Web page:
Why does calling .reversed on an instance of Uint8List not return an instance of Uint8List in reversed byte order. Is there some logical reason for not returning a Uint8List in reversed byte order ?

Uint8List uint8List = Uint8List(20); //20 byte array

Uint8List reversed =  uint8List.reversed; //error not returning Uint8List


Solution 1: G3nt_M3caj

You have to use this:

uint8List.reversed.toList()

as reversed returns an Iterable.


Solution 2: fravolt

Because the reversed property is inherited from the Uint8List's superclass List (technically from Iterable, which is List's superclass).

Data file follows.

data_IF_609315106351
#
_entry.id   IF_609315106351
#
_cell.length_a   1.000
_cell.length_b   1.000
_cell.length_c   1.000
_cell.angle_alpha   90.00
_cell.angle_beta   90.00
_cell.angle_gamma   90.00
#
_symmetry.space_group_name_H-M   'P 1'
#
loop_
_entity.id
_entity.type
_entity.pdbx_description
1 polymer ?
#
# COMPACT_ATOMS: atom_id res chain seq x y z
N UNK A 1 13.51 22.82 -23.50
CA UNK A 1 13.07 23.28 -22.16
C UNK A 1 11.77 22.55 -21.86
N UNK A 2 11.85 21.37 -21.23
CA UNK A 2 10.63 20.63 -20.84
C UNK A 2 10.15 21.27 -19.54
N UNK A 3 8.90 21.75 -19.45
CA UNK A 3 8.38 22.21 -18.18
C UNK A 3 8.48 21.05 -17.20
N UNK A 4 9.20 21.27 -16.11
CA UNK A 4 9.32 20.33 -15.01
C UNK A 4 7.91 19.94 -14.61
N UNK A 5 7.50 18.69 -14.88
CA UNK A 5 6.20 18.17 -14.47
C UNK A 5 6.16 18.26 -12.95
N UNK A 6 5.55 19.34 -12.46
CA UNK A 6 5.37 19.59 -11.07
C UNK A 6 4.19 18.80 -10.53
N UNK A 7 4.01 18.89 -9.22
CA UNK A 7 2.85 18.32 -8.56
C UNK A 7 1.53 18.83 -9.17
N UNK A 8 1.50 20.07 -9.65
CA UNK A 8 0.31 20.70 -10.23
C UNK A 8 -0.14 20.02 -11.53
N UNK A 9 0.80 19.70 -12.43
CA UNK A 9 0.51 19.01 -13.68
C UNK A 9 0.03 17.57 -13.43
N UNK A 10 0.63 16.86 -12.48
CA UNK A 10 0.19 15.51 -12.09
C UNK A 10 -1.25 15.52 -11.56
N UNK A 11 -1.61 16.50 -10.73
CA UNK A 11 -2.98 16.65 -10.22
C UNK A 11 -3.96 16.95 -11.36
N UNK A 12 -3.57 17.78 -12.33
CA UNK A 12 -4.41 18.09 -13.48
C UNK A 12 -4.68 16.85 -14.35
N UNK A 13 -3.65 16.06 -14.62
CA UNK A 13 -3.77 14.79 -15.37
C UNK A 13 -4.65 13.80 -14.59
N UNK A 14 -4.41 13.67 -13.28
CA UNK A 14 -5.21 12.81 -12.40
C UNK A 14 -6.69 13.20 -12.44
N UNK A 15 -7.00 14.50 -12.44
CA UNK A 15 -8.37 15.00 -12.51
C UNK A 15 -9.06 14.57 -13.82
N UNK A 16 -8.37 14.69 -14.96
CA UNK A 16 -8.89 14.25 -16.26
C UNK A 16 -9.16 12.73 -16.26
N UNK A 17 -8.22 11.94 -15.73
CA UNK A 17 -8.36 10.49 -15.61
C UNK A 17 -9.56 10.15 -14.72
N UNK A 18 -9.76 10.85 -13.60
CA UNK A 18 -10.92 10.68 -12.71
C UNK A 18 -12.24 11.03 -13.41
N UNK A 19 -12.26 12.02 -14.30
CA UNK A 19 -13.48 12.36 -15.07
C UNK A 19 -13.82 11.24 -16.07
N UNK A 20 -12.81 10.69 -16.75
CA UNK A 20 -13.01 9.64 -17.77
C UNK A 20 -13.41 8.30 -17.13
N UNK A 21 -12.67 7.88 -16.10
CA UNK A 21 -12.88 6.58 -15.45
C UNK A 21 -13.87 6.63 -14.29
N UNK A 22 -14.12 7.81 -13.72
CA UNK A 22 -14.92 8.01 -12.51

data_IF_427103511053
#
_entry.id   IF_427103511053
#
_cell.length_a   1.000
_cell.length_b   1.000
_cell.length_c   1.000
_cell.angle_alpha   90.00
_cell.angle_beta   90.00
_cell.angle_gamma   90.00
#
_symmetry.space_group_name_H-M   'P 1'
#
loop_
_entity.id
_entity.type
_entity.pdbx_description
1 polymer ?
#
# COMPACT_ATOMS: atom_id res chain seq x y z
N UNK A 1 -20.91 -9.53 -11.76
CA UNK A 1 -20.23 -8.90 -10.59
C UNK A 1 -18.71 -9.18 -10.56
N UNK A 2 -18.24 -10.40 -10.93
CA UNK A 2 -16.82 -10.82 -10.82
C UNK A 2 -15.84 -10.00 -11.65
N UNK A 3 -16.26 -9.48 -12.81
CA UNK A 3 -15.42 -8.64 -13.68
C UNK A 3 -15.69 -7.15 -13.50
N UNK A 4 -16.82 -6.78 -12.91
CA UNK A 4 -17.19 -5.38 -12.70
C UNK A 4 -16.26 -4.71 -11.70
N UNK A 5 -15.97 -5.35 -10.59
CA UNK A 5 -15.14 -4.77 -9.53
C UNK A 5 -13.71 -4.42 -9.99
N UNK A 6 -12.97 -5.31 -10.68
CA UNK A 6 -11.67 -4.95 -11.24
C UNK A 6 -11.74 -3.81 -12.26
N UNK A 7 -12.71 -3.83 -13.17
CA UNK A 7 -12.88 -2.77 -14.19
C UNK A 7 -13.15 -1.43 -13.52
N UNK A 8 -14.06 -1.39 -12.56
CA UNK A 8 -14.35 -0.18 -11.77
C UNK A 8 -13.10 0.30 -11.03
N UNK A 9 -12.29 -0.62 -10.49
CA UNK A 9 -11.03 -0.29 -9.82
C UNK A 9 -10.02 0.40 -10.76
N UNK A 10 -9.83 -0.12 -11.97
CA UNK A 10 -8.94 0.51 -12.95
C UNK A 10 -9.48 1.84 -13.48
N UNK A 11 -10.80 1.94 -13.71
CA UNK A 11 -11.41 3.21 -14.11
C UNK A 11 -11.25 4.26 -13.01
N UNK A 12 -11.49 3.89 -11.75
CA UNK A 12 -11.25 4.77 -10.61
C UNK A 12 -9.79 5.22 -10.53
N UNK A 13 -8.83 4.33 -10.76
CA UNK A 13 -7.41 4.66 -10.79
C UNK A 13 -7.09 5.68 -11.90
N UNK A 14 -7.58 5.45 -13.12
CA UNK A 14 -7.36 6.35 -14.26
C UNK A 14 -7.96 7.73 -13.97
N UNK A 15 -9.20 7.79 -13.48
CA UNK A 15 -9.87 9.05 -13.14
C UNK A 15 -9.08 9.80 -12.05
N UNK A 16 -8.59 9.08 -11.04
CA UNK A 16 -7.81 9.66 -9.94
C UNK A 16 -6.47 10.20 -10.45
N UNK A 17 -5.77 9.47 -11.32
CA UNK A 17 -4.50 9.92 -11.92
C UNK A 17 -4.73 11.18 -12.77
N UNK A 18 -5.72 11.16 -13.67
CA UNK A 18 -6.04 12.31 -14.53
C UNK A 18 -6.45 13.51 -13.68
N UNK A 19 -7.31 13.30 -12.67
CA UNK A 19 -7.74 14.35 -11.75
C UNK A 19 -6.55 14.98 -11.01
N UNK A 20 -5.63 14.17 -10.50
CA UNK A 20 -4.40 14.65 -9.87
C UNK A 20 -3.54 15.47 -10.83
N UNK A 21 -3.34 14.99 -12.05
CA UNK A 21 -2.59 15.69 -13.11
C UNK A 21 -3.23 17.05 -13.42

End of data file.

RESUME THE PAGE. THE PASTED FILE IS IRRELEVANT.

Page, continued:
Since reversed is part of Iterable, it returns an Iterable and not an Uint8List. You can, of course, simply convert it to a List.

Uint8List reverseUint8List(Uint8List list) {
  return Uint8List.fromList(list.reversed.toList());
}

Long story short, it's to prevent having to duplicate 99% of the reversed code for each implementation of Iterable, and while it does not make sense for the output (a reversed list cannot suddenly become a queue/set/whatever), it does make sense implementation wise, since these data types are all similar in that regard.